FRANKFORT, Ky. — Editor's Note: The above video is about the House redistricting maps released last week.
The proposed Kentucky House, Senate and Congressional redistricting maps for 2022 have been released.
Every 10 years states are required by the U.S. Constitution to redraw their Congressional and legislative maps. The process is commonly referred to as redistricting.
"These maps will determine what district you live in and who's is going to be voting on your behalf in Frankfort and in Washington DC for the next 10 years," Senate Majority Floor Leader Damon Thayer, R-Georgetown, said.
Legislation for the Kentucky Senate and Congressional redistricting plans was introduced Jan. 4, 2022, as lawmakers convened for the first day of their new legislative session.
Proposed Congressional map
The much-awaited Congressional map proposal includes some major changes in eastern and western Kentucky, but largely keeps District 3, which is held by retiring U.S. Rep. John Yarmuth (D-Louisville), intact.
"There were a lot of people who wanted us to try to cut it up and make it more Republican, but we basically stuck with the current layout for Jefferson County," Thayer, R-Georgetown, said. "Jefferson County is a Democrat County. We accept that Louisville is blue. Why try to cut up the district? Give the people of Louisville what they want. They want to most likely want a Democrat representing them in Congress."
Congressional redistricting plan
Proposed Kentucky House of Representatives map
Kentucky's House Republicans released their maps on Dec. 30, 2021.
The proposed map consolidates four incumbents' districts, meaning they'd have to run against each other in upcoming elections.
The legislators at risk of having their districts combined include:
- Louisville Reps. Mary Lou Marzian (D-34) and Josie Raymond (D-31)
- Louisville Reps. McKenzie Cantrell (D-38) and Lisa Willner (D-35)
- Eastern Kentucky Reps. Norma Kirk-McCormick (R-93) and Bobby McCool (R-97)
- Western Kentucky Reps. Lynn Bechler (R-4) and Jim Gooch (R-12)
The GOP proposal also includes four majority-minority districts, where the majority of the constituents being represented would be minorities.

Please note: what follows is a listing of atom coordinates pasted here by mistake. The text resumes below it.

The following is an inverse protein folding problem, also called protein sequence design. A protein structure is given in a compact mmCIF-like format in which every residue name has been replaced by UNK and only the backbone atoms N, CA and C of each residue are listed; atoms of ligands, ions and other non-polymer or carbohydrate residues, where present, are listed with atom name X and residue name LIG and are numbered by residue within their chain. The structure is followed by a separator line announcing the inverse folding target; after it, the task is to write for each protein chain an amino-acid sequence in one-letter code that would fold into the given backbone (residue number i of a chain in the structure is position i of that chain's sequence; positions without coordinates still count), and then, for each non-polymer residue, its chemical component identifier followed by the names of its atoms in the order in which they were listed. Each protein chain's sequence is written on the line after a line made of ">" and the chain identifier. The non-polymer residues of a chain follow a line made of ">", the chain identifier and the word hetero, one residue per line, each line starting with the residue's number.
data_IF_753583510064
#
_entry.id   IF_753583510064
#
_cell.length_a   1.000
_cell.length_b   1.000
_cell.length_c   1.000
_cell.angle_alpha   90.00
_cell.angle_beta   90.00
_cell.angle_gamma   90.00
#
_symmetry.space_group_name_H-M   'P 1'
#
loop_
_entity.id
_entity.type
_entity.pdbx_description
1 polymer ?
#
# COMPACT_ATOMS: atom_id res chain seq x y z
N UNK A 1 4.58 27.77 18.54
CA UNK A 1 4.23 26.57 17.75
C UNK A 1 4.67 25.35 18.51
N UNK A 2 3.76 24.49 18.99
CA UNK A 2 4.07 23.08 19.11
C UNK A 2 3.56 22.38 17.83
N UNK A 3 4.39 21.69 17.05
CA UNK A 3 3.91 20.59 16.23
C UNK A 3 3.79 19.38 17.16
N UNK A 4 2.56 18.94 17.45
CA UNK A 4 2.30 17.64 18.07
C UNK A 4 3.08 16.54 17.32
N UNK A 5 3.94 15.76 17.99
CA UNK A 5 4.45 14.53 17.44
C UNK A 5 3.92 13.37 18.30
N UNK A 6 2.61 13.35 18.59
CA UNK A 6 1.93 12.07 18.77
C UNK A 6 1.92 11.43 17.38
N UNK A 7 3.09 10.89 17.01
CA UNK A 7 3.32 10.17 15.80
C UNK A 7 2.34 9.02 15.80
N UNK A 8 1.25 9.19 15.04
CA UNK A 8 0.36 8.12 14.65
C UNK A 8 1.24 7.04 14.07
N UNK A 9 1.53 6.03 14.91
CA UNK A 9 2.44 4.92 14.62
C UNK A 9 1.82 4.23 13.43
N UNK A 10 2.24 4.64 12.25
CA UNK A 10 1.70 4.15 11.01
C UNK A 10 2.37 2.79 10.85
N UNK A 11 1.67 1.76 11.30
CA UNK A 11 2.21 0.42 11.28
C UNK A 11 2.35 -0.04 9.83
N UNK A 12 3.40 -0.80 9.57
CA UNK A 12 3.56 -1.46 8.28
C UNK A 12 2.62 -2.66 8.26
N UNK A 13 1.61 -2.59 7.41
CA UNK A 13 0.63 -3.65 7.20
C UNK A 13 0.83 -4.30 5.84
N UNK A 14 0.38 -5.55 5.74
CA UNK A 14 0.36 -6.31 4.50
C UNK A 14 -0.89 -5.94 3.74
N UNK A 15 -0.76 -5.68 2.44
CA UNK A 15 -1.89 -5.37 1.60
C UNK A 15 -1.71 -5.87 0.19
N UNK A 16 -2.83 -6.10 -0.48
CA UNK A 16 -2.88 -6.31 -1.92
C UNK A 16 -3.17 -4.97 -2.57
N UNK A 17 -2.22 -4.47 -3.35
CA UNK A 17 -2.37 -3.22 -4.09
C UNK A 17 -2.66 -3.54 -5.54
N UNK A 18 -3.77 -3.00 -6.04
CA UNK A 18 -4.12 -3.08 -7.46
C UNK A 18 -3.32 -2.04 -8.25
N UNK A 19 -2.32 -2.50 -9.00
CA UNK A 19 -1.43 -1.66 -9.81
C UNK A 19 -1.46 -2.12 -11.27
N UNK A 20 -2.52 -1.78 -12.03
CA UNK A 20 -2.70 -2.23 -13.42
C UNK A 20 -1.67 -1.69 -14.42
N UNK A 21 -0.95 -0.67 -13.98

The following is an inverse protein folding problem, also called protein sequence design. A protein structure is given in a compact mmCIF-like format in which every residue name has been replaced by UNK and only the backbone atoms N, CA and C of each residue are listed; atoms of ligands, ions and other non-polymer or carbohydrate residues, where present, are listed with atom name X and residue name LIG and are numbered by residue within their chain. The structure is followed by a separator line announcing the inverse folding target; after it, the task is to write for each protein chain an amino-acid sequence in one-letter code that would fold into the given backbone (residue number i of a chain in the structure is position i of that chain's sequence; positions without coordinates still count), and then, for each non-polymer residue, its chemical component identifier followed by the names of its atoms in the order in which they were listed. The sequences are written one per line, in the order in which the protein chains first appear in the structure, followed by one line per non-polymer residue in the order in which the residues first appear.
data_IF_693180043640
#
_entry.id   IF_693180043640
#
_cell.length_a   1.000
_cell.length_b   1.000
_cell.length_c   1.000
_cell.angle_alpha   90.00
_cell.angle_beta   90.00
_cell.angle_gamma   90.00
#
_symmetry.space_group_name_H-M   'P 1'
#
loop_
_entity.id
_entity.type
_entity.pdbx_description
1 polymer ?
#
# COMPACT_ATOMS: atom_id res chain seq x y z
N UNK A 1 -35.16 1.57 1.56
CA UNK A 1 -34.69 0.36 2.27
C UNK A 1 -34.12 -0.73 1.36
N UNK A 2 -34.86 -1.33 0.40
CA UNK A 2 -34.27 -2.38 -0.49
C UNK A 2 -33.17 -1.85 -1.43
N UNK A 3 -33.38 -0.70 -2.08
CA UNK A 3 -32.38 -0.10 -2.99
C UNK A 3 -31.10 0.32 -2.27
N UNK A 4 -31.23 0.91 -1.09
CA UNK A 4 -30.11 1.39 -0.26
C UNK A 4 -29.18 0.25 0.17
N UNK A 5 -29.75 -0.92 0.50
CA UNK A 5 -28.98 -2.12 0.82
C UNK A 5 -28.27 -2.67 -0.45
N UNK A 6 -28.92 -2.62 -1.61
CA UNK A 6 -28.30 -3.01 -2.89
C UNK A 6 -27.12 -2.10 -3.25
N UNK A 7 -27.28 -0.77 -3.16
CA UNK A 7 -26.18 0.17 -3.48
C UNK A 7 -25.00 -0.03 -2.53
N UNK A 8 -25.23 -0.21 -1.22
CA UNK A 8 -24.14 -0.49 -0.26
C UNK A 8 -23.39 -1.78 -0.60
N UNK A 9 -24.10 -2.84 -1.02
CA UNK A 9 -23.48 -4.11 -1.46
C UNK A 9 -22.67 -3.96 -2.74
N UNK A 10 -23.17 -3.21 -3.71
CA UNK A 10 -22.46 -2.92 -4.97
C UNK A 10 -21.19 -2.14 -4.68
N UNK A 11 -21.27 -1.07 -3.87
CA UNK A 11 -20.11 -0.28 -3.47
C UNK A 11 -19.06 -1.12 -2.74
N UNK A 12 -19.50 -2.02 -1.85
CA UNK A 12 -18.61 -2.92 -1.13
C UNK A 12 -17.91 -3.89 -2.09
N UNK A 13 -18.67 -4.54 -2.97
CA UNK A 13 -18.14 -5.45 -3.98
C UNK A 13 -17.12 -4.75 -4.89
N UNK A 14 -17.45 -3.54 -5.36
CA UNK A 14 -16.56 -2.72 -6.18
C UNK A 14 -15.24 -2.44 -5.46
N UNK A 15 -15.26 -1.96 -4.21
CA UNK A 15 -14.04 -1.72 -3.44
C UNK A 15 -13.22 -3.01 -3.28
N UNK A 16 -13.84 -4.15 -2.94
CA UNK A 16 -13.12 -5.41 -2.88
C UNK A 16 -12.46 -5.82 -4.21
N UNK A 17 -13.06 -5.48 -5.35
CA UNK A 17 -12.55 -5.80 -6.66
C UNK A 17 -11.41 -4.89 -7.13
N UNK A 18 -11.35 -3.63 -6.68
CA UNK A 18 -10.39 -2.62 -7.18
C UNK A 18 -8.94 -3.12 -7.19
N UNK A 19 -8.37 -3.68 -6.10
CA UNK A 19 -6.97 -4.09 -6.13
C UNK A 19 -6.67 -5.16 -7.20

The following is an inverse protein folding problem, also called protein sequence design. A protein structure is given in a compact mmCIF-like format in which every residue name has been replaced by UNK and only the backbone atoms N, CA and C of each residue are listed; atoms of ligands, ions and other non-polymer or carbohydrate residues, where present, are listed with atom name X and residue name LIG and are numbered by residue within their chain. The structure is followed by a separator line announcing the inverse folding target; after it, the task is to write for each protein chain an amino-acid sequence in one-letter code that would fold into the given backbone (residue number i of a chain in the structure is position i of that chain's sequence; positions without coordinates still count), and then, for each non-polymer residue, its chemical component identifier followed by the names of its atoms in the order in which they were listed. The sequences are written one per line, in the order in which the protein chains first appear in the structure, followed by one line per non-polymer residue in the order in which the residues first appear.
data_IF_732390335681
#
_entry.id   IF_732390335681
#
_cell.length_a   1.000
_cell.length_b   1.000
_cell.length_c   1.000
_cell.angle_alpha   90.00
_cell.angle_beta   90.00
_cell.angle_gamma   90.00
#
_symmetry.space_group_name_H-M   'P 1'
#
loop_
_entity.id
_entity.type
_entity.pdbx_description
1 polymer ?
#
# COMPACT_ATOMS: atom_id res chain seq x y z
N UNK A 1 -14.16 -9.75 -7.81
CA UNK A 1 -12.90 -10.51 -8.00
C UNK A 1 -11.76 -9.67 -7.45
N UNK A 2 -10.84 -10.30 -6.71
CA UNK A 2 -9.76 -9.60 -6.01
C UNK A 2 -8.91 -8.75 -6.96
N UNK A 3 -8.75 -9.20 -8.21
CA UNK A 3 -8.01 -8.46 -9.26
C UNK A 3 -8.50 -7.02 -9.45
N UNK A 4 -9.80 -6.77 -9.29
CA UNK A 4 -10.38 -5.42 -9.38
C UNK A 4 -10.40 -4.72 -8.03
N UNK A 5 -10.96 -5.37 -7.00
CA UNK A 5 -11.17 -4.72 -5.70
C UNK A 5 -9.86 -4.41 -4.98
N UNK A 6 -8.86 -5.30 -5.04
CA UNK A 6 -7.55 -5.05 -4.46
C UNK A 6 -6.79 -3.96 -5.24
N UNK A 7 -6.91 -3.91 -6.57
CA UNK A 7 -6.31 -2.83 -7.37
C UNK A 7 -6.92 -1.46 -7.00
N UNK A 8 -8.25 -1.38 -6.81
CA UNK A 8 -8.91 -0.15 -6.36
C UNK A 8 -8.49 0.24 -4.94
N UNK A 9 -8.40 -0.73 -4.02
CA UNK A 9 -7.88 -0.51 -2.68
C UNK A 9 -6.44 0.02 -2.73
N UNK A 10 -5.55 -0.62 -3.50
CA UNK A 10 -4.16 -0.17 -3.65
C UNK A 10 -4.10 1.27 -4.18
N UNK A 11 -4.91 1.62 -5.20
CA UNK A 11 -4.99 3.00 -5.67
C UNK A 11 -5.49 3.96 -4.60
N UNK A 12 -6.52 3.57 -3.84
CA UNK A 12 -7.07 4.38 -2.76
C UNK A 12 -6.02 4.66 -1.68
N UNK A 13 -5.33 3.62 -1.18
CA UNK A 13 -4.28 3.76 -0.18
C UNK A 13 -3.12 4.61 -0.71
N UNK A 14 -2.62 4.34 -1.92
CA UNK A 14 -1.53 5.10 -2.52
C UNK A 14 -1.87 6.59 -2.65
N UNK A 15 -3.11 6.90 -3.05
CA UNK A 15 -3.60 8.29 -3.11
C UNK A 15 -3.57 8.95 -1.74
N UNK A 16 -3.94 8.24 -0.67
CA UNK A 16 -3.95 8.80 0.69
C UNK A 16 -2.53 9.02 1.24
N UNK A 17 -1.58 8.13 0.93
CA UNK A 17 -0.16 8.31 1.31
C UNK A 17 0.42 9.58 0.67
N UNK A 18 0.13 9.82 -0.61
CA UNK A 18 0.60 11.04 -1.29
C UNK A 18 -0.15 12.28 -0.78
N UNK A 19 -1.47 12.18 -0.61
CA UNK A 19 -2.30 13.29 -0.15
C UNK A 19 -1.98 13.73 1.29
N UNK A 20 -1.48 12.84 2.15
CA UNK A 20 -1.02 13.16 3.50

House redistricting plan
Proposed Kentucky Senate map
Majority Floor Leader Senator Damon Thayer (R-Georgetown) said the Senate map reflected in Senate Bill 2 will make sure "one person equals one vote, according to the 14th Amendment."
As with the House maps, there were some big changes to districts in eastern and western Kentucky since those areas saw population declines in the last decade.
Despite that, Thayer said the population shifts didn't majorly impact Jefferson County, where Louisville is located.
Thayer also said incumbent senators were put into the same district, something four House members will be faced with if their proposed plan is approved.
Senate redistricting plan
Senate President Robert Stivers (R-Manchester) also filed Senate Bill 20 Tuesday, which would change the judicial process of redistricting, avoiding a potentially long review of the maps.
These proposed maps are being fast-tracked through the House and Senate, and both chambers plan to meet Saturday to take their final vote on them.
If the governor vetoes any or all of the maps, GOP leaders said they intend to meet the following day to override the action.
Lawmakers will be extending the candidate filing deadline so people running for office know boundaries for districts they're running to represent.
Instead of candidates having to file for office on Jan. 7, they would now have until Jan. 25.
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